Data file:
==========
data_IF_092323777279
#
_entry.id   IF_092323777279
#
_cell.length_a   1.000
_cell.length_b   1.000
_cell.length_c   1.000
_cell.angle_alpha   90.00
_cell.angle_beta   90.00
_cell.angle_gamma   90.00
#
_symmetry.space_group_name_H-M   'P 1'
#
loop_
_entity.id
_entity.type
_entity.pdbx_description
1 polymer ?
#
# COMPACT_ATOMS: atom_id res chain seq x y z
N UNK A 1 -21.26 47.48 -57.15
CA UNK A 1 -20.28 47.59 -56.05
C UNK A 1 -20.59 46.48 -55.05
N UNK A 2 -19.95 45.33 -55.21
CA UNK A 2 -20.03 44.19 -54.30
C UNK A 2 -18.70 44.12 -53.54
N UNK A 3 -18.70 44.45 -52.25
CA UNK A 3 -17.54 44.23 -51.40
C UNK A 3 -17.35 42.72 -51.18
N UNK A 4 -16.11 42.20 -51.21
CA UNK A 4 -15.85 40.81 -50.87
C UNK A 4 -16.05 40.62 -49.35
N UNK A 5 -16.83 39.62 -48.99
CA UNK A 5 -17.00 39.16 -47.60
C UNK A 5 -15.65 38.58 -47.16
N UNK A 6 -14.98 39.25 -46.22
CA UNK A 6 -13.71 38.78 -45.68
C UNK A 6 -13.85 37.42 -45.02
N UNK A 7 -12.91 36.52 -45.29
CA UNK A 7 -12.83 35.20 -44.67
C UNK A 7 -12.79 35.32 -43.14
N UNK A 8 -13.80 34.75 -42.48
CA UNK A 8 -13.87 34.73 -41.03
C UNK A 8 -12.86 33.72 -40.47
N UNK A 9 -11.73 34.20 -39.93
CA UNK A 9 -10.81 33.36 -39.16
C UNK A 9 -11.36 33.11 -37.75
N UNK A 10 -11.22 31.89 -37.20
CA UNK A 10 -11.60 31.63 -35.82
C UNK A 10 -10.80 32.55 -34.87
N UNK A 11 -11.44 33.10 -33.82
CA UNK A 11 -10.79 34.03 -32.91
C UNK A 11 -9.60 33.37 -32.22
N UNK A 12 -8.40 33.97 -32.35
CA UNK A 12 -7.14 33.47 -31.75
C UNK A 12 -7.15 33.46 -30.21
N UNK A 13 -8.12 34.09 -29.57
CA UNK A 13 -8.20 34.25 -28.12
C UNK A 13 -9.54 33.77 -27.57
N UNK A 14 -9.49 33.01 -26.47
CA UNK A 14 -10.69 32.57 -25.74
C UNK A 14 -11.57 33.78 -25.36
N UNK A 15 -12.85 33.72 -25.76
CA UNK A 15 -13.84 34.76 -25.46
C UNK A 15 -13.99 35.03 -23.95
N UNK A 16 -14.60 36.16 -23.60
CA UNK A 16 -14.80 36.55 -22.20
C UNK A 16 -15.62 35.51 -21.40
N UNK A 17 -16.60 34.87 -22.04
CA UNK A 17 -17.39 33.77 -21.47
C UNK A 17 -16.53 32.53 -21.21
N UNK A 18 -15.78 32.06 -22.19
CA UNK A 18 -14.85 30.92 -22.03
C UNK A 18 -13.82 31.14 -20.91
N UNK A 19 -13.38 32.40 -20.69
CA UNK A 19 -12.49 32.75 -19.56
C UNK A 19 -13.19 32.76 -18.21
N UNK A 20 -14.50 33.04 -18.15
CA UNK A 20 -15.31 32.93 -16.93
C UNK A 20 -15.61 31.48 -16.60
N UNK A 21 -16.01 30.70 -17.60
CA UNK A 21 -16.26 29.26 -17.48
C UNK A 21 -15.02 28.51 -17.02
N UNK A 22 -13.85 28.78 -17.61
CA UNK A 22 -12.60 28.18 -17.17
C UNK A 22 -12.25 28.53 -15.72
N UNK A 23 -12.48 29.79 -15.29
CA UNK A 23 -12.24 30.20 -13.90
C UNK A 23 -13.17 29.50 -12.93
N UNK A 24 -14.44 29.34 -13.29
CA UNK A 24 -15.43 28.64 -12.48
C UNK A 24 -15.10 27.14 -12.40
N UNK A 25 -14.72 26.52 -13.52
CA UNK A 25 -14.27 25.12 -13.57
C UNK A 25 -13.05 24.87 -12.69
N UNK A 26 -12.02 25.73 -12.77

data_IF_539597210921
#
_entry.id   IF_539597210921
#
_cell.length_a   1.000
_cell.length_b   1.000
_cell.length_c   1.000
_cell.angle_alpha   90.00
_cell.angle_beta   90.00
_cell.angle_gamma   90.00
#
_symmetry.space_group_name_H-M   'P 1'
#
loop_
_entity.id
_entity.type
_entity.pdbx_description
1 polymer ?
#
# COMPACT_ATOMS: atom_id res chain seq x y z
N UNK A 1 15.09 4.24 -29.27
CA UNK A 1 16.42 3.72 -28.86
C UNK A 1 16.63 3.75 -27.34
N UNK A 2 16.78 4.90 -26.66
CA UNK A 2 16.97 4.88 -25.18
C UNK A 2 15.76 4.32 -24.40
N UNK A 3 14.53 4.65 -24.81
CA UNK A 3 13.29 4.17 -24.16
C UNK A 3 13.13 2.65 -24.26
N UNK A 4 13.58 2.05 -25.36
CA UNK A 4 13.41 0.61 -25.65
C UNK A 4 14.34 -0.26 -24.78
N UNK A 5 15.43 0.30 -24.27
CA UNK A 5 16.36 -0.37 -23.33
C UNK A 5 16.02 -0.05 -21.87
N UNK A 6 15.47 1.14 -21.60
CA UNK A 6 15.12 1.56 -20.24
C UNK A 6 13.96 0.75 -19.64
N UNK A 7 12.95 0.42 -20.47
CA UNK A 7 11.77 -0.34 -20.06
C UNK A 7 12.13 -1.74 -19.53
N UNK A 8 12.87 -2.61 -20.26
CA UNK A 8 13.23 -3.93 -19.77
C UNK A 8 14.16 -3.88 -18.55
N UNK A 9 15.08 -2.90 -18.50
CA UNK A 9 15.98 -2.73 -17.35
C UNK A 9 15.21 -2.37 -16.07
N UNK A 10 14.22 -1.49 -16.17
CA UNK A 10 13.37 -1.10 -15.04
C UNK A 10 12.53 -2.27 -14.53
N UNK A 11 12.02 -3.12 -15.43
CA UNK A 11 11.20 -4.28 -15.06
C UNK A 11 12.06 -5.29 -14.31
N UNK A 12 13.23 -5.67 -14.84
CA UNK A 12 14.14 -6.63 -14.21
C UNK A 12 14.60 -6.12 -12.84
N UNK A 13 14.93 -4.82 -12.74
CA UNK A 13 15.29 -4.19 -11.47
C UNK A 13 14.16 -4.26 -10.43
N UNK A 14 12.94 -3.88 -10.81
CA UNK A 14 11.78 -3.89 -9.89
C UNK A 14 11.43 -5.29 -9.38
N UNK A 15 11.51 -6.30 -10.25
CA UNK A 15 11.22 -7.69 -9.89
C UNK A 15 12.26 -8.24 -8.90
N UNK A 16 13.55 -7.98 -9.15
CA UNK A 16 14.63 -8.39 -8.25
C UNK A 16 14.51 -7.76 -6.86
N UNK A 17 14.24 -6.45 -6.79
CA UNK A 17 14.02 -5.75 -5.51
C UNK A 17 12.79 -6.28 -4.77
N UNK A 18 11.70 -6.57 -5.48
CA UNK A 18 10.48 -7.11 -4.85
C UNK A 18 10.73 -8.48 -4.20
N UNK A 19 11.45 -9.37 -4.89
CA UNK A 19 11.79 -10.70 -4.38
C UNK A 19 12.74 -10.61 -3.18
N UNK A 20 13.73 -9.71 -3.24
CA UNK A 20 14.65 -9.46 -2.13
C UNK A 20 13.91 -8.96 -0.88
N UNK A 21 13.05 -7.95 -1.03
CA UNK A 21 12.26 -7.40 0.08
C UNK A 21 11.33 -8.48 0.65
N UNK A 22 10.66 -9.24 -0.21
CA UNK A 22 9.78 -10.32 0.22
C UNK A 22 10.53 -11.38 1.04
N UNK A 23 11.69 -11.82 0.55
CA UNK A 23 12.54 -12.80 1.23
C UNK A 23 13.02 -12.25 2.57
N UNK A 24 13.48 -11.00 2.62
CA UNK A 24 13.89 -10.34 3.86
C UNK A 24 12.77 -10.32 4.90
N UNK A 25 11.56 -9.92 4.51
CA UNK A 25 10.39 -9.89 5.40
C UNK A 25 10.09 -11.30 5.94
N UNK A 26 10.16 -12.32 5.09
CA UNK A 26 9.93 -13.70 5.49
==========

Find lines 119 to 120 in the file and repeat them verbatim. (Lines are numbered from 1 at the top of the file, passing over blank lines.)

C UNK A 1 16.63 3.75 -27.34
N UNK A 2 16.78 4.90 -26.66